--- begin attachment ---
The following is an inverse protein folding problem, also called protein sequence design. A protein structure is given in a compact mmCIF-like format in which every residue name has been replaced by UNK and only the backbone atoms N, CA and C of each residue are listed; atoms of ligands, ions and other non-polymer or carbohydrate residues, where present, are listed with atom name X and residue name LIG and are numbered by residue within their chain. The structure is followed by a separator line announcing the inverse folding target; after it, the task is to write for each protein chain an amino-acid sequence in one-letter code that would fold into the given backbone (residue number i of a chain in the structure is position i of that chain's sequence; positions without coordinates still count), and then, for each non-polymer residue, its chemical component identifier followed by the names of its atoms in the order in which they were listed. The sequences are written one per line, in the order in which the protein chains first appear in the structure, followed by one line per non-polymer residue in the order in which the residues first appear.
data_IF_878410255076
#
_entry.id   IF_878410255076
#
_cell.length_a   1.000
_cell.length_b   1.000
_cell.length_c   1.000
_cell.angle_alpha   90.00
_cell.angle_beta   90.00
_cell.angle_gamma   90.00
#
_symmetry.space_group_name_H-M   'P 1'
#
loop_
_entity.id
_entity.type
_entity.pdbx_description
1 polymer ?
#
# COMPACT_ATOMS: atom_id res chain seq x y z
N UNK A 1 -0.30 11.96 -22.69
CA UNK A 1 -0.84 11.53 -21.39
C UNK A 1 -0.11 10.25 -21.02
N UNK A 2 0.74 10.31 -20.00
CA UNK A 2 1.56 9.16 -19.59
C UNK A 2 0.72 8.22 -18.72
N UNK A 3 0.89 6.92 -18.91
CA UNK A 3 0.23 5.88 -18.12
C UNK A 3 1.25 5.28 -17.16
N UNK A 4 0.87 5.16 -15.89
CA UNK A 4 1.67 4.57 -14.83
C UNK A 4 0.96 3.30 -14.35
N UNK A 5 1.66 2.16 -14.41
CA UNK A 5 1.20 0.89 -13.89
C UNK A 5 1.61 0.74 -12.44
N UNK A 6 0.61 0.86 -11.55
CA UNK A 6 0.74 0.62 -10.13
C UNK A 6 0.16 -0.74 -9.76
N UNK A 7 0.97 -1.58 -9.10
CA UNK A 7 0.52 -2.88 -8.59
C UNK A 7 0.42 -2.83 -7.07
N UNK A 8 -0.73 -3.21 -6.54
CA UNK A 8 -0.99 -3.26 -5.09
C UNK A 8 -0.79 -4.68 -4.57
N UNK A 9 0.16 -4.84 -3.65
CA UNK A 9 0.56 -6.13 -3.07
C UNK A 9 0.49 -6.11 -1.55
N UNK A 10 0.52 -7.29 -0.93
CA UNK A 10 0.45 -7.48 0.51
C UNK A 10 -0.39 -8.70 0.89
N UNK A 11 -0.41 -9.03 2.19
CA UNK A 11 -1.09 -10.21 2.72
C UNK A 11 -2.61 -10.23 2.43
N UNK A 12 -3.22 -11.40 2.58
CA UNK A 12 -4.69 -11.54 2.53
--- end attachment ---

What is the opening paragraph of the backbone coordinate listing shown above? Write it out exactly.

The following is an inverse protein folding problem, also called protein sequence design. A protein structure is given in a compact mmCIF-like format in which every residue name has been replaced by UNK and only the backbone atoms N, CA and C of each residue are listed; atoms of ligands, ions and other non-polymer or carbohydrate residues, where present, are listed with atom name X and residue name LIG and are numbered by residue within their chain. The structure is followed by a separator line announcing the inverse folding target; after it, the task is to write for each protein chain an amino-acid sequence in one-letter code that would fold into the given backbone (residue number i of a chain in the structure is position i of that chain's sequence; positions without coordinates still count), and then, for each non-polymer residue, its chemical component identifier followed by the names of its atoms in the order in which they were listed. The sequences are written one per line, in the order in which the protein chains first appear in the structure, followed by one line per non-polymer residue in the order in which the residues first appear.